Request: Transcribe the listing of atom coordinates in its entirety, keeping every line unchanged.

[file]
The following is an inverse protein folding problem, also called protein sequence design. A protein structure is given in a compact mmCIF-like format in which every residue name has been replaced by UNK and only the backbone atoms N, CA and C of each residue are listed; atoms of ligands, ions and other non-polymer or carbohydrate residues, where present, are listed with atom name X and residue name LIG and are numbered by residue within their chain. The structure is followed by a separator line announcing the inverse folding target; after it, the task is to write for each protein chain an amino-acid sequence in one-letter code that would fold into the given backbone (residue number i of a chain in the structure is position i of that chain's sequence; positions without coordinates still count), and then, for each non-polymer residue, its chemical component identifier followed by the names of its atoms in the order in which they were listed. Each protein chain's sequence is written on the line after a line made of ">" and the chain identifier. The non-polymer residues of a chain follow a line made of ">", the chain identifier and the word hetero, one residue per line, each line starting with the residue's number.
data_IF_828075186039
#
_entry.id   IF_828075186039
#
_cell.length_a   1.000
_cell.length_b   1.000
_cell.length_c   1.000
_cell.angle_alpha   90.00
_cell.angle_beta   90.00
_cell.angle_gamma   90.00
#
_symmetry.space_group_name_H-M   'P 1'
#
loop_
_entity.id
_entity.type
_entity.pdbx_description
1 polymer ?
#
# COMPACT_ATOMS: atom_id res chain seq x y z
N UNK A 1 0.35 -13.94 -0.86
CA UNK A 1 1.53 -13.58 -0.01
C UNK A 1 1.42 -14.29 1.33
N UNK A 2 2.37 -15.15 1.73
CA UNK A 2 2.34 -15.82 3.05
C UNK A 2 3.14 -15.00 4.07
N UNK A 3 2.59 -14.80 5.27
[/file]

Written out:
The following is an inverse protein folding problem, also called protein sequence design. A protein structure is given in a compact mmCIF-like format in which every residue name has been replaced by UNK and only the backbone atoms N, CA and C of each residue are listed; atoms of ligands, ions and other non-polymer or carbohydrate residues, where present, are listed with atom name X and residue name LIG and are numbered by residue within their chain. The structure is followed by a separator line announcing the inverse folding target; after it, the task is to write for each protein chain an amino-acid sequence in one-letter code that would fold into the given backbone (residue number i of a chain in the structure is position i of that chain's sequence; positions without coordinates still count), and then, for each non-polymer residue, its chemical component identifier followed by the names of its atoms in the order in which they were listed. Each protein chain's sequence is written on the line after a line made of ">" and the chain identifier. The non-polymer residues of a chain follow a line made of ">", the chain identifier and the word hetero, one residue per line, each line starting with the residue's number.
data_IF_828075186039
#
_entry.id   IF_828075186039
#
_cell.length_a   1.000
_cell.length_b   1.000
_cell.length_c   1.000
_cell.angle_alpha   90.00
_cell.angle_beta   90.00
_cell.angle_gamma   90.00
#
_symmetry.space_group_name_H-M   'P 1'
#
loop_
_entity.id
_entity.type
_entity.pdbx_description
1 polymer ?
#
# COMPACT_ATOMS: atom_id res chain seq x y z
N UNK A 1 0.35 -13.94 -0.86
CA UNK A 1 1.53 -13.58 -0.01
C UNK A 1 1.42 -14.29 1.33
N UNK A 2 2.37 -15.15 1.73
CA UNK A 2 2.34 -15.82 3.05
C UNK A 2 3.14 -15.00 4.07
N UNK A 3 2.59 -14.80 5.27